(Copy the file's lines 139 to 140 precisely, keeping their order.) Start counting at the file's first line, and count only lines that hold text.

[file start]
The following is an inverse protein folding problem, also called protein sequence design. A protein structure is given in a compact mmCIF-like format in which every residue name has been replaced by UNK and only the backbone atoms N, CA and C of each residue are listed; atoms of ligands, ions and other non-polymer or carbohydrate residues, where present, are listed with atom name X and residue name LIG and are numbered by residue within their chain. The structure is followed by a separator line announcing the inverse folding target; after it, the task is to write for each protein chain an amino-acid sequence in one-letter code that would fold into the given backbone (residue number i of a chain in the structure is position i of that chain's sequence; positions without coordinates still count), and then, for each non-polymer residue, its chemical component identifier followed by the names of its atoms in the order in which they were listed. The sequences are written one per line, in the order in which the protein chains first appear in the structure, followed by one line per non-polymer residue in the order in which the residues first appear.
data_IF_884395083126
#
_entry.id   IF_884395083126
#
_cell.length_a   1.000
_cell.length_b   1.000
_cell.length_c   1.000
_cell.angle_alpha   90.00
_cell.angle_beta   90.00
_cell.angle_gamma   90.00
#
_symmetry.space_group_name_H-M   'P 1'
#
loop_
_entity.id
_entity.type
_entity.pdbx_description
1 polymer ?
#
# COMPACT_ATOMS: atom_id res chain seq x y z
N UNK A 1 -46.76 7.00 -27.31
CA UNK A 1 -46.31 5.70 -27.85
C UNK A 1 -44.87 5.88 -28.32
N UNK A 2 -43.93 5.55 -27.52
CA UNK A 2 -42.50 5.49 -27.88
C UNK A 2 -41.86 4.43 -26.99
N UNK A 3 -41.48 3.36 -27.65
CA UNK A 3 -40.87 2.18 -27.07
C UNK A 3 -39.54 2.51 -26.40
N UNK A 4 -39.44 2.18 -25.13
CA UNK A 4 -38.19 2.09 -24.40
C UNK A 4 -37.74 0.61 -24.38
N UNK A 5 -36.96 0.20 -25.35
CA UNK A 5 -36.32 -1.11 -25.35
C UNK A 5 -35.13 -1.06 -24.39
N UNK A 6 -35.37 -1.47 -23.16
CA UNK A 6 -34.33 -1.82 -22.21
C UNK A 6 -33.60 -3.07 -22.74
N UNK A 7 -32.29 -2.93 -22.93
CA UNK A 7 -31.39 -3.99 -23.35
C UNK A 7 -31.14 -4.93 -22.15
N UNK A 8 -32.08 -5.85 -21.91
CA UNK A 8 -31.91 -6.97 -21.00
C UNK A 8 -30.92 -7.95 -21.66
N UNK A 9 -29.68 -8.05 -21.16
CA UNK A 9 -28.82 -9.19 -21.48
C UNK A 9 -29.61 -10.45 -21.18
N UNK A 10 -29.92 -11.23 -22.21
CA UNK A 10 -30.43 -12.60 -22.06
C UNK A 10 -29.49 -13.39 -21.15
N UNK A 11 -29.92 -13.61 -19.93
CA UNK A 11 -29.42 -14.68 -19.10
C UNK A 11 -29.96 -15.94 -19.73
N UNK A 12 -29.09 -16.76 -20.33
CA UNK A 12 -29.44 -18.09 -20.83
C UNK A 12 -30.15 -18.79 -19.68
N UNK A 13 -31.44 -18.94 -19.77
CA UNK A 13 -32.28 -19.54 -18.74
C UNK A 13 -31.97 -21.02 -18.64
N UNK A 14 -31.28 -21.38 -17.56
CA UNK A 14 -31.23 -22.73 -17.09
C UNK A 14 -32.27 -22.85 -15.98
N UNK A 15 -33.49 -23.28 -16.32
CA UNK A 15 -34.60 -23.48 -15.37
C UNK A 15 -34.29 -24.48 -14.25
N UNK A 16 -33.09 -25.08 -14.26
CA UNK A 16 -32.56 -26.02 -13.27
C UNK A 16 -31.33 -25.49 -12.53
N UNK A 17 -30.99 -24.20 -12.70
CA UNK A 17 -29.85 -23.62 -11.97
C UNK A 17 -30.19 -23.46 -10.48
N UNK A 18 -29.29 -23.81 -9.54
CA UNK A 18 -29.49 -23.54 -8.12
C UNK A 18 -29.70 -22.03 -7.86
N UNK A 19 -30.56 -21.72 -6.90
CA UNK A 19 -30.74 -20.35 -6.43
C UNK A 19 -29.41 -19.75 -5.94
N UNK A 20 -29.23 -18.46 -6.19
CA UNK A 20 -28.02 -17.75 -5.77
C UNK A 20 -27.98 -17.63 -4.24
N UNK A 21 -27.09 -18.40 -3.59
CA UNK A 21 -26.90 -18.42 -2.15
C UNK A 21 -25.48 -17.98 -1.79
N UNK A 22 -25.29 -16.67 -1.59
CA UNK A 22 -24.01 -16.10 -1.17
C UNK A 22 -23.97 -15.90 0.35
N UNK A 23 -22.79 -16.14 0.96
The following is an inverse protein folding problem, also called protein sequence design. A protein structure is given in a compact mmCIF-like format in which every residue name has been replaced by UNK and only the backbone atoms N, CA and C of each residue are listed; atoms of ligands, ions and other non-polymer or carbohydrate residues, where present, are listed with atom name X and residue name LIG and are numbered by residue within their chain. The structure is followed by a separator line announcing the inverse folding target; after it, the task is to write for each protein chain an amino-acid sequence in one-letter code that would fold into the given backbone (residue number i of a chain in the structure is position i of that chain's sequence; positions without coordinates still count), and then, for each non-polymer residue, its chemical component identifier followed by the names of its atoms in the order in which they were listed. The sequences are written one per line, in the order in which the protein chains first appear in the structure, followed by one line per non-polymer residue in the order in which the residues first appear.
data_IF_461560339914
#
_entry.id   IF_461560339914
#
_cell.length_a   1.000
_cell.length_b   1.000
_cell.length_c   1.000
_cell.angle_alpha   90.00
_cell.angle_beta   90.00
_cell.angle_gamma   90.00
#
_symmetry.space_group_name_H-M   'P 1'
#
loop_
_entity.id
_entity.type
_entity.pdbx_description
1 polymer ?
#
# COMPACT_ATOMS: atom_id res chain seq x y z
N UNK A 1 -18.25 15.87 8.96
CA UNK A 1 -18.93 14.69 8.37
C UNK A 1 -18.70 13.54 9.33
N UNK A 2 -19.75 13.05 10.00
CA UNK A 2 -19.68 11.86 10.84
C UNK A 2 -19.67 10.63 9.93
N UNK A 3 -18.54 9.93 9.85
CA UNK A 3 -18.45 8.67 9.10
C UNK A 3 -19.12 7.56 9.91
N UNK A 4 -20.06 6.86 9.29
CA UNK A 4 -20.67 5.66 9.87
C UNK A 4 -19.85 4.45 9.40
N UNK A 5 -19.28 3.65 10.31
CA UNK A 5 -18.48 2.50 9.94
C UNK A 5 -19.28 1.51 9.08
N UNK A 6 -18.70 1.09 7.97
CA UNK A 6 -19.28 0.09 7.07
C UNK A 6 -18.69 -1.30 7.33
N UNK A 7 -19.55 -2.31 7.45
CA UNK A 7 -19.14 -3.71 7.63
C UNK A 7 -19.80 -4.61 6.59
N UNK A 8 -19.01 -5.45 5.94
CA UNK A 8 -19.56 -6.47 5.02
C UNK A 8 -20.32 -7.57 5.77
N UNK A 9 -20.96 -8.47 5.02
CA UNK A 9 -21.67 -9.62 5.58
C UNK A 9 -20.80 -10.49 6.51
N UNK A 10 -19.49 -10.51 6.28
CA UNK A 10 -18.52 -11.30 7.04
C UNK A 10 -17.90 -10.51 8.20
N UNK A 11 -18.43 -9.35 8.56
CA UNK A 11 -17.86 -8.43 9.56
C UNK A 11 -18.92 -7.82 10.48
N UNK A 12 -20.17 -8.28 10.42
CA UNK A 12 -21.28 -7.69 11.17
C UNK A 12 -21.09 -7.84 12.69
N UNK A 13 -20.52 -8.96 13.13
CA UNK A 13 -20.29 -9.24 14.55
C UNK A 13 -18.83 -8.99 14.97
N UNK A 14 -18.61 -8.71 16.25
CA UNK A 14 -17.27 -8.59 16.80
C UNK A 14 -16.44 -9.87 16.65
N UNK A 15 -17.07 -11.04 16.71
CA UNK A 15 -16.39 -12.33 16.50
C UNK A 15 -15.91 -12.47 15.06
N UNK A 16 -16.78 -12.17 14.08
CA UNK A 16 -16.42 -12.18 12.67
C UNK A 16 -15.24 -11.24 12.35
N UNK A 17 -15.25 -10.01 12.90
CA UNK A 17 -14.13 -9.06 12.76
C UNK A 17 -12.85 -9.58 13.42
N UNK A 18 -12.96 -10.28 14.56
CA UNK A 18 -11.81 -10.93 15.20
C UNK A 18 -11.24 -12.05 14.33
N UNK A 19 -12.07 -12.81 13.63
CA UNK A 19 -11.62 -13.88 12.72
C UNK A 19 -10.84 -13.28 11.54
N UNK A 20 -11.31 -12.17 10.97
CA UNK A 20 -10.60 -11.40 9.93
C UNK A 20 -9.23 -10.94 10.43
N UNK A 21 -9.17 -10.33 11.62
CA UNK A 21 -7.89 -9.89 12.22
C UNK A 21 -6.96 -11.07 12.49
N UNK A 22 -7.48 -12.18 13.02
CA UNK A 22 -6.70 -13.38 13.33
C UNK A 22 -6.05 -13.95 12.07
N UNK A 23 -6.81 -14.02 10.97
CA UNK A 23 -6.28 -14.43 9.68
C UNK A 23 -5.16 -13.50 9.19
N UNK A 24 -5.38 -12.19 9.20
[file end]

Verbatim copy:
C UNK A 10 -17.90 -10.51 8.20
N UNK A 11 -18.43 -9.35 8.56